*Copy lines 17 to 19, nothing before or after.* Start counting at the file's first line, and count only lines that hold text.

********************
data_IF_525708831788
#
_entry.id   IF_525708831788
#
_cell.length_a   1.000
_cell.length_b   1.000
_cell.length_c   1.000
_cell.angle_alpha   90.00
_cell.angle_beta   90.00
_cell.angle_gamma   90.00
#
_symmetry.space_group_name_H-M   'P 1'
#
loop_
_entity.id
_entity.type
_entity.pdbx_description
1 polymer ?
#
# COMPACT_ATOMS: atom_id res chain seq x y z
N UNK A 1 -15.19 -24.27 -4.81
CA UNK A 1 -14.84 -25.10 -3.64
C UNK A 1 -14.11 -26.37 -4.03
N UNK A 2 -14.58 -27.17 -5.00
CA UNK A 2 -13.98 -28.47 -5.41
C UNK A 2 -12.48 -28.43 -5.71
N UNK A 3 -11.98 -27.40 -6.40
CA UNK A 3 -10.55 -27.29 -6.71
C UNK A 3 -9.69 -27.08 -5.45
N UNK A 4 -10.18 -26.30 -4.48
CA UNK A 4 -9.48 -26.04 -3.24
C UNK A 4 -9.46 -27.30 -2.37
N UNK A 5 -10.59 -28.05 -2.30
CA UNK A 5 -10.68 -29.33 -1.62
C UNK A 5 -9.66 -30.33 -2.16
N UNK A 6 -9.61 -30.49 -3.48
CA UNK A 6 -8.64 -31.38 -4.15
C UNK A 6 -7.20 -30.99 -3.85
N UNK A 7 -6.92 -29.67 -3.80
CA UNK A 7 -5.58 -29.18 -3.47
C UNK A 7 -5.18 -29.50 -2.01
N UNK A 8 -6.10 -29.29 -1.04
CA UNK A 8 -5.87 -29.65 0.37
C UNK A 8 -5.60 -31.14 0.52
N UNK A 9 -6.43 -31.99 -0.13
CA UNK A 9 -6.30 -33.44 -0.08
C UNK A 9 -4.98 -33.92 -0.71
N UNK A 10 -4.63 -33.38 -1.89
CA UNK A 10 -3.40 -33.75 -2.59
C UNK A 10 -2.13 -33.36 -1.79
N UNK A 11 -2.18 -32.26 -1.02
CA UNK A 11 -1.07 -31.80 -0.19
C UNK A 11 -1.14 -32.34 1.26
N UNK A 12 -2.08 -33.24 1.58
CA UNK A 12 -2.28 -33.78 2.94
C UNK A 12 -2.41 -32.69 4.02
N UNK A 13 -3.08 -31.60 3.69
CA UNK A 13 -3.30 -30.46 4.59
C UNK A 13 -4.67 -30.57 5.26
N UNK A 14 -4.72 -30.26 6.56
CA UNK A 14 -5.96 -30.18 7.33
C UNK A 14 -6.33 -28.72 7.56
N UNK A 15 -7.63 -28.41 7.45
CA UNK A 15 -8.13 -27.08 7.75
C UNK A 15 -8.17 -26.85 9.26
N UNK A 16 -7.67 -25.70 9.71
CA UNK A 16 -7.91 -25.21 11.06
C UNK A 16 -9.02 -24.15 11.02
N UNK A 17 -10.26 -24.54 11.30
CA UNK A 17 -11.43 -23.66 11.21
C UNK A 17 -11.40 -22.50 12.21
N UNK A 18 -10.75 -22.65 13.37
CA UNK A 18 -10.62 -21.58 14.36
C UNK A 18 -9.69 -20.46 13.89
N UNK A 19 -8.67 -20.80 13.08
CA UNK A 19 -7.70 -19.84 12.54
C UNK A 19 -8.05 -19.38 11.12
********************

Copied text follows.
_entity.pdbx_description
1 polymer ?
#